Of the fifteen interviewees, three were general managers, two assistant general managers, four department managers and six non-managerial employees. They had worked in the industry for around 16 years on average, although the managers had considerably more experience than the non-managers, at 24 years versus 3 years.
During the interviews, the employees were asked to describe the “current conditions” of their hotels and identify the challenges they faced. In particular, they were prompted to discuss issues such as the hotel’s operations, human resources and market positioning.
The interviewees identified a number of problems arising from the lack of a clear distinction between the ownership and management of state-owned hotels. For instance, “constant intervention” by government officials results in “low efficiency, unprofitability and less of an ability to compete” with other hotels, the researchers report. Managers are not free to make their own decisions, and any decisions they do make are often subject to lengthy delays while awaiting approval.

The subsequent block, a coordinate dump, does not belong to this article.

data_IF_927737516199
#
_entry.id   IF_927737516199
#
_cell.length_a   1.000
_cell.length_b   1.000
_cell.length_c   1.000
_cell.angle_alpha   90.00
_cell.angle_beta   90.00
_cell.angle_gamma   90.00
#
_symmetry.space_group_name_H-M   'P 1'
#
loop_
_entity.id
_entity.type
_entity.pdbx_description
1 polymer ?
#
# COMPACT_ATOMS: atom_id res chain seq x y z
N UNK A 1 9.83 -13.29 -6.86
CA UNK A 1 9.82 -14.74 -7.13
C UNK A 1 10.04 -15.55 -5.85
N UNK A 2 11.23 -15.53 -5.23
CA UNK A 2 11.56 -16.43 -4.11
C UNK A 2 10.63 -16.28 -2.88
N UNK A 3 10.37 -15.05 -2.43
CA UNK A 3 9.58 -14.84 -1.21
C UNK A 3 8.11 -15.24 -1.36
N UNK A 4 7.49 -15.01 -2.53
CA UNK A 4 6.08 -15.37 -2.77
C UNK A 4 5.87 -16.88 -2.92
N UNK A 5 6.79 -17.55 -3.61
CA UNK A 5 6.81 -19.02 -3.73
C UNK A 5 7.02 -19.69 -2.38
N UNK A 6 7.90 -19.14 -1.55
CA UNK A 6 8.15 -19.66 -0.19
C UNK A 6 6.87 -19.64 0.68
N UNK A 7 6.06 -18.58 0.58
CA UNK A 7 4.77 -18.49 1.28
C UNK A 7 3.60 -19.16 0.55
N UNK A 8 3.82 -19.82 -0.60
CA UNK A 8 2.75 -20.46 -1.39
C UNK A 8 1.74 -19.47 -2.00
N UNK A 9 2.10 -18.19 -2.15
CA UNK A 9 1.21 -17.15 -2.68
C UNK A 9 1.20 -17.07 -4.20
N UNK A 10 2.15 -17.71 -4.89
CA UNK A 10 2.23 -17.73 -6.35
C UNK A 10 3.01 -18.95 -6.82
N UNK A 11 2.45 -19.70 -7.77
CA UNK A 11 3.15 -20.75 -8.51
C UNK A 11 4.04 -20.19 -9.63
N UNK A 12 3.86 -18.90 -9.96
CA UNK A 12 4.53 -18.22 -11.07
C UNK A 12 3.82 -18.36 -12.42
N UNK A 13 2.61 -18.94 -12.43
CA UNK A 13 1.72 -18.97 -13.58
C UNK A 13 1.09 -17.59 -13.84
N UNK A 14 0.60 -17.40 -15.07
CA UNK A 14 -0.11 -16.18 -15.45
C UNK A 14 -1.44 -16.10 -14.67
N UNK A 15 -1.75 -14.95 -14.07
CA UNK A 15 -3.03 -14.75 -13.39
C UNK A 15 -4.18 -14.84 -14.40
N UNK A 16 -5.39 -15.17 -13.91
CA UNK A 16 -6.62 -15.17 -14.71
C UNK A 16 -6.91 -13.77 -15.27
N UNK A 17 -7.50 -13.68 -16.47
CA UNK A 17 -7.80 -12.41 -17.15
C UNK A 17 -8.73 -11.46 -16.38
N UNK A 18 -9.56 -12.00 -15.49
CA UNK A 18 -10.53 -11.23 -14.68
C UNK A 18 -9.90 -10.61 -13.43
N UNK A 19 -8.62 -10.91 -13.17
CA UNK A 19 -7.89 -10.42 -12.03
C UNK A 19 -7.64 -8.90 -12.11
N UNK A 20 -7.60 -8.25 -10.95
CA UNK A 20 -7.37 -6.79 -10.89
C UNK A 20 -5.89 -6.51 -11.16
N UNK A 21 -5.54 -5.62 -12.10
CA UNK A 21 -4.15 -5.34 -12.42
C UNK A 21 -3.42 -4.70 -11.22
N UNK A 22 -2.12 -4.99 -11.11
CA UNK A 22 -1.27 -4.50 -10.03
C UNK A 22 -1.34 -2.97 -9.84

Moreover, profit making is not regarded as an “important objective” for these hotels. Rather, the interviewees indicted that priority is given to providing hospitality services to government officials, which is in conflict with aims such as enhancing asset value and making a profit.
The researchers argue that this priority has “become an operational burden” for the hotels, and “explains their underperformance” compared with privately owned hotels.
Not surprisingly, then, the interviewees all regarded international hotels as having “superior management systems” and “more experience” than state-owned hotels.
Although the researchers note that some state-owned hotels have attempted to implement changes in their management systems, most such attempts have been thwarted by various obstacles, the most important of which is their inability to “separate management from ownership”.
To overcome these difficulties, the researchers suggest that managers should be given “more power in the decision-making and implementation process”. If they are to remain state owned, the operation and management of these hotels should resemble those of privately owned hotels. It is also important to remove the social objectives of state-owned hotels, argue the researchers, because the need to provide hospitality to government officials makes it difficult to determine whether such losses are caused by “bad management” or because the hotels must “fulfil these social objectives”.